The dynamics between the current presidential candidates are hard to describe, considering there are currently about 20 Democratic candidates, and at least two Republicans looking to take their party’s nomination from Trump.
Many voters may have a skewed perception of the status of candidates. Particularly regarding college-aged students, many of us obtain information about candidates heavily from social media. The most-publicized candidates are often ones whose names have already been recognizable for years now, such as former Vice President Joe Biden and Senator Bernie Sanders.
As far as the Democratic Party is concerned, it seems to have its attention divided between too many candidates — and it’s doing the party more harm than good.
While many Democratic candidates are running to promote specific platforms, such as Andrew Yang for universal basic income and Julian Castro for immigration, there will only be one person selected by citizens — who care about multiple issues — for the Democratic Party’s nomination. If Democrats are divided over twenty-some candidates, they are much less likely to select one person who can stand a chance against an incumbent.
This could lead more undecided voters to choose a candidate without fully understanding their goals.When trying to understand the tens of Democratic candidates currently attempting to represent one party, the Republican Party's message looks easier to digest now than ever.
Some candidates running seem to be taking advantage of the presidential race to share their own personal platforms. Though they'd never admit it, many of these candidates must be aware that in reality, they don't stand a chance at winning. But they enter the race in hopes of growing their audiences, potentially neglecting the fact that the country's end goal is to elect a president they can count on.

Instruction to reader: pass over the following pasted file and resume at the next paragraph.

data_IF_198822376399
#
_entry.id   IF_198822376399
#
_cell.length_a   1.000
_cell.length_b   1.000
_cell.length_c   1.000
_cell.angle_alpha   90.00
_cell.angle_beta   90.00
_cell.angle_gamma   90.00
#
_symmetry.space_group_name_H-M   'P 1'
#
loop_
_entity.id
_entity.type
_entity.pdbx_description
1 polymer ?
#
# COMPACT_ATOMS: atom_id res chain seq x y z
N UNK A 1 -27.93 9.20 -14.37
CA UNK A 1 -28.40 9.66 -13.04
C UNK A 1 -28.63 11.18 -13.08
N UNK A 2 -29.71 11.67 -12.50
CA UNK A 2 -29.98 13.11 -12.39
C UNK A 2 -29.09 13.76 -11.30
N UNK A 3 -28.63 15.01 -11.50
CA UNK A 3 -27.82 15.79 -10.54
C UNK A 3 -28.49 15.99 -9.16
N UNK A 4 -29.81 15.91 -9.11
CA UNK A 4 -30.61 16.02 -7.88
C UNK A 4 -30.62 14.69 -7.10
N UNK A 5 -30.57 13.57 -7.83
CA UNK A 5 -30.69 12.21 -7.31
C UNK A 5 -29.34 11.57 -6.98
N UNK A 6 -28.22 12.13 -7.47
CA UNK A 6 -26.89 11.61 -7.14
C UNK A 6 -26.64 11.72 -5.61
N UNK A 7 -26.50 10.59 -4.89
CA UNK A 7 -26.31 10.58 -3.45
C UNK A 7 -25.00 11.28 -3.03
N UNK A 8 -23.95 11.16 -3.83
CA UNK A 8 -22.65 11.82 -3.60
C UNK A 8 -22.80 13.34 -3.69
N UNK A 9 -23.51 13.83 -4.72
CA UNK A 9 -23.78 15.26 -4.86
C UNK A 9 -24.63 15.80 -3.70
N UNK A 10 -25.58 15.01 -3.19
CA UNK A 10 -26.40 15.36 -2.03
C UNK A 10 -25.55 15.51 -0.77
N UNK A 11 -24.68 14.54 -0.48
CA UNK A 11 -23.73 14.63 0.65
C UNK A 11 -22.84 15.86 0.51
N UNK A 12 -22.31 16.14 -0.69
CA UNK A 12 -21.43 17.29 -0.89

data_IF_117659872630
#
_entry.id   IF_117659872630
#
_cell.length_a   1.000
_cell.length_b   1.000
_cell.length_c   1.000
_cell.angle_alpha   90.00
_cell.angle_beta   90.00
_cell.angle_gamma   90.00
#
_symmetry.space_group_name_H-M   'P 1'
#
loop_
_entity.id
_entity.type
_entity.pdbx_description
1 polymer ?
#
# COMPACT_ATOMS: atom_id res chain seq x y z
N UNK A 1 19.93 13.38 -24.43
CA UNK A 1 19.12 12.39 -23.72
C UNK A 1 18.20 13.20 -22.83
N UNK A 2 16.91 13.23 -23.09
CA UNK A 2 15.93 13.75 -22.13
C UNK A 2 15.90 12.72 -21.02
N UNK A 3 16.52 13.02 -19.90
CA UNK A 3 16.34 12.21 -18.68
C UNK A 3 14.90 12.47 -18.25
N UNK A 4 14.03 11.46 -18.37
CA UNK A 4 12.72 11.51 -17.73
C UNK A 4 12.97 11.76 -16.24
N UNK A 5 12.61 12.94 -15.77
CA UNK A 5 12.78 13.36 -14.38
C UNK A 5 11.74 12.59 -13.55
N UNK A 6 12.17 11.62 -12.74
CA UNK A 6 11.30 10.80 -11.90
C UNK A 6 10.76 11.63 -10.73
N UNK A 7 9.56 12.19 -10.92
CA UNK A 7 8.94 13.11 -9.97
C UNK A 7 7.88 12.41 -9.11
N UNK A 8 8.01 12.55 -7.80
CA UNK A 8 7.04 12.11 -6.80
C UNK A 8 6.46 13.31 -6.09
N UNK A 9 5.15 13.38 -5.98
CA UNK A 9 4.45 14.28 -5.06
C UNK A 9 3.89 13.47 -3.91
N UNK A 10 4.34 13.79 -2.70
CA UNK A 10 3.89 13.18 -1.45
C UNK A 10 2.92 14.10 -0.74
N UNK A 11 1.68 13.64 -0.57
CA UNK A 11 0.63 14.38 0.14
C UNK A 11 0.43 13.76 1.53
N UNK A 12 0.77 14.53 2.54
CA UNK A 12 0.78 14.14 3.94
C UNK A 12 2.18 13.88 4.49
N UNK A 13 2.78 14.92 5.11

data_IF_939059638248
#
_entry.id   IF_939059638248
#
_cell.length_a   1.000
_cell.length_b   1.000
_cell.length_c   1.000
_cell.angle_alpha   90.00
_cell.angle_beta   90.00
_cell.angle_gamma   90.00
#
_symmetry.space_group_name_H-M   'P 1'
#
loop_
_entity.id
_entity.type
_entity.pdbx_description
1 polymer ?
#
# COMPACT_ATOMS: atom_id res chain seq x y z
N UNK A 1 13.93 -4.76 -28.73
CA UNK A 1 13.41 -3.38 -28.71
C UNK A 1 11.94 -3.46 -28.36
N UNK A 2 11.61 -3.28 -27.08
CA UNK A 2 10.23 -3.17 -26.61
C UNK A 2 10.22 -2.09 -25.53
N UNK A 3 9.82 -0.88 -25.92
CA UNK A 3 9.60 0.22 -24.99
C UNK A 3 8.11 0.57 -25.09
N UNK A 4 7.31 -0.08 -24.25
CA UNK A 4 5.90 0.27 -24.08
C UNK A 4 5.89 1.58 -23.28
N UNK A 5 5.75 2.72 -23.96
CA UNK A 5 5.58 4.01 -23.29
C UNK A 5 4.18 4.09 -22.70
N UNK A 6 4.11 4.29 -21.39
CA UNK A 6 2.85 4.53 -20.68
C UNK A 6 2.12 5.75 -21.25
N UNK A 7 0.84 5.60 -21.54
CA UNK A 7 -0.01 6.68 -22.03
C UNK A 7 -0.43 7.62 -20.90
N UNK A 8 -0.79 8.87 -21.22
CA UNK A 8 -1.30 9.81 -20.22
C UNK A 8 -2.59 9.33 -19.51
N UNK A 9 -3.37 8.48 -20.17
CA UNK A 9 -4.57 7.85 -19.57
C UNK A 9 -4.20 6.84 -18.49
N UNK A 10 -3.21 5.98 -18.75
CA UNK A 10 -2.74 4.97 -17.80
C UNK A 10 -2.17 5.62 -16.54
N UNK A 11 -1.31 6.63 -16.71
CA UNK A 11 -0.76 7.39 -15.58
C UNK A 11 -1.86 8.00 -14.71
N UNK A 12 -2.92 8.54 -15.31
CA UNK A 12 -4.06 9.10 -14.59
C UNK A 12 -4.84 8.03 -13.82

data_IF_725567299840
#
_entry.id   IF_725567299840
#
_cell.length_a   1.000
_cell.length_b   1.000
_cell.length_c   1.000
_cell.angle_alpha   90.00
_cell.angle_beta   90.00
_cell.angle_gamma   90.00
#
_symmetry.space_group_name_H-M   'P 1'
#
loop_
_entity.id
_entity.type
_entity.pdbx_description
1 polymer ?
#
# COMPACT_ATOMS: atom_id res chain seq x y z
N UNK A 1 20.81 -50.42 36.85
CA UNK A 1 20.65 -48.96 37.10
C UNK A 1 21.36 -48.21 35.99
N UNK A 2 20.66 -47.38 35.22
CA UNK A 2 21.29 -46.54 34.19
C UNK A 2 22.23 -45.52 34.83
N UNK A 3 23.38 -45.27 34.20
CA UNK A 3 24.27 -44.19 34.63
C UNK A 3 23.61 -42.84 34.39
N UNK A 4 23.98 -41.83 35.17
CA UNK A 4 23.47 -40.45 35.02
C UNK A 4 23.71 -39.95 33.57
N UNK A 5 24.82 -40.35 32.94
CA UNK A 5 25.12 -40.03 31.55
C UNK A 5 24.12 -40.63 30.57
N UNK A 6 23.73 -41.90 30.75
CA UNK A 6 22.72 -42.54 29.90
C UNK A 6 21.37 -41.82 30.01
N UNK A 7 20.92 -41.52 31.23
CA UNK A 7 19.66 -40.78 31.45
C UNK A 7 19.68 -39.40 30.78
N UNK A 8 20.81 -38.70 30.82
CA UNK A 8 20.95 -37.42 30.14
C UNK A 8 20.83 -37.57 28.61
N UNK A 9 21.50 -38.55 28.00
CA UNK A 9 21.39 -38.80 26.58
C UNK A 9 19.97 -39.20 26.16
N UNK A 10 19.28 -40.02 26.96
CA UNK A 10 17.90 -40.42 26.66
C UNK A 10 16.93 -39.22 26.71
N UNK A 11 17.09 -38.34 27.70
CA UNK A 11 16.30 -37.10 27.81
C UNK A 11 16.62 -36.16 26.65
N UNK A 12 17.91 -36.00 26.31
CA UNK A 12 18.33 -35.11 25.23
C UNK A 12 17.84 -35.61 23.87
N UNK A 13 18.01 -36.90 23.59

Leading up to the election, many voters are also not particularly well-informed about politics. Presidential elections are about popularity — people will vote for the names they are the most familiar with, without looking into their policies. Further, some of these candidates may align with more polarizing views, potentially leaving less consideration for voters toward more centrist candidates from both parties.
However, while there are almost too many Democratic candidates to reasonably keep track of, some may see it as an advantage because there are more candidates to choose from who likely offer differing stances. The real issue at hand — regardless of how one looks at the situation — will then be the compromise the party needs to make to find a single, reliable nominee.
For those who can’t quite pinpoint which candidate’s views align most with their own, voters have the ability to consult multiple tools online to narrow their selections down. One particular method could be to take an online quiz, on websites such as isidewith.com, to identify a person’s political beliefs to project which candidates they might be most inclined to vote for come next November.
We can’t wait until 2020 for change — if citizens are dissatisfied with the country’s current political climate, researching candidates now and contributing to the conversation is imperative.